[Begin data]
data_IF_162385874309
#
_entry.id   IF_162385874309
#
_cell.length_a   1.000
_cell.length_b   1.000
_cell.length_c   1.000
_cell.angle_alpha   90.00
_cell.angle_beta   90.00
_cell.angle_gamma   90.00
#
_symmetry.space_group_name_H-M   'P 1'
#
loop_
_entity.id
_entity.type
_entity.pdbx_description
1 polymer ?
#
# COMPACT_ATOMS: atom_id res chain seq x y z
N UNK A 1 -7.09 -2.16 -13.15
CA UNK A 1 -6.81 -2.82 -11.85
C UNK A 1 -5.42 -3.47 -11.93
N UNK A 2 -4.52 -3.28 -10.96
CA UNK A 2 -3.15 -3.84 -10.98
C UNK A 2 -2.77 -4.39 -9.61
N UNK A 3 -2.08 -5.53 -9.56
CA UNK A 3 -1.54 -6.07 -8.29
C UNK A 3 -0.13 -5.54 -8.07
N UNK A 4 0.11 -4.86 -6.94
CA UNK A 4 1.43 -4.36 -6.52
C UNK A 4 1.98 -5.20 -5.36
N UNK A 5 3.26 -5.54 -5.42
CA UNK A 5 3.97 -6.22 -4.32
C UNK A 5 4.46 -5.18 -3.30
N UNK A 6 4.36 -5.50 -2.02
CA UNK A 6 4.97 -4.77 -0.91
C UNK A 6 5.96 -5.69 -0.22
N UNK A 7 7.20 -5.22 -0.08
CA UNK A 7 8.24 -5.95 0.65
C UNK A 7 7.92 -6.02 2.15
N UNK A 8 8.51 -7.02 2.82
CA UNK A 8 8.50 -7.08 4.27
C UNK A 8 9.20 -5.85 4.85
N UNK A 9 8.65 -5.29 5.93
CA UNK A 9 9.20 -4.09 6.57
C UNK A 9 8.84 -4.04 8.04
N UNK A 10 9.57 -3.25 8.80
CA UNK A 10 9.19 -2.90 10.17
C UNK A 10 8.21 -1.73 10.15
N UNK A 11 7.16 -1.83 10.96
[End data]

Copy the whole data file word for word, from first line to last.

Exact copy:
data_IF_162385874309
#
_entry.id   IF_162385874309
#
_cell.length_a   1.000
_cell.length_b   1.000
_cell.length_c   1.000
_cell.angle_alpha   90.00
_cell.angle_beta   90.00
_cell.angle_gamma   90.00
#
_symmetry.space_group_name_H-M   'P 1'
#
loop_
_entity.id
_entity.type
_entity.pdbx_description
1 polymer ?
#
# COMPACT_ATOMS: atom_id res chain seq x y z
N UNK A 1 -7.09 -2.16 -13.15
CA UNK A 1 -6.81 -2.82 -11.85
C UNK A 1 -5.42 -3.47 -11.93
N UNK A 2 -4.52 -3.28 -10.96
CA UNK A 2 -3.15 -3.84 -10.98
C UNK A 2 -2.77 -4.39 -9.61
N UNK A 3 -2.08 -5.53 -9.56
CA UNK A 3 -1.54 -6.07 -8.29
C UNK A 3 -0.13 -5.54 -8.07
N UNK A 4 0.11 -4.86 -6.94
CA UNK A 4 1.43 -4.36 -6.52
C UNK A 4 1.98 -5.20 -5.36
N UNK A 5 3.26 -5.54 -5.42
CA UNK A 5 3.97 -6.22 -4.32
C UNK A 5 4.46 -5.18 -3.30
N UNK A 6 4.36 -5.50 -2.02
CA UNK A 6 4.97 -4.77 -0.91
C UNK A 6 5.96 -5.69 -0.22
N UNK A 7 7.20 -5.22 -0.08
CA UNK A 7 8.24 -5.95 0.65
C UNK A 7 7.92 -6.02 2.15
N UNK A 8 8.51 -7.02 2.82
CA UNK A 8 8.50 -7.08 4.27
C UNK A 8 9.20 -5.85 4.85
N UNK A 9 8.65 -5.29 5.93
CA UNK A 9 9.20 -4.09 6.57
C UNK A 9 8.84 -4.04 8.04
N UNK A 10 9.57 -3.25 8.80
CA UNK A 10 9.19 -2.90 10.17
C UNK A 10 8.21 -1.73 10.15
N UNK A 11 7.16 -1.83 10.96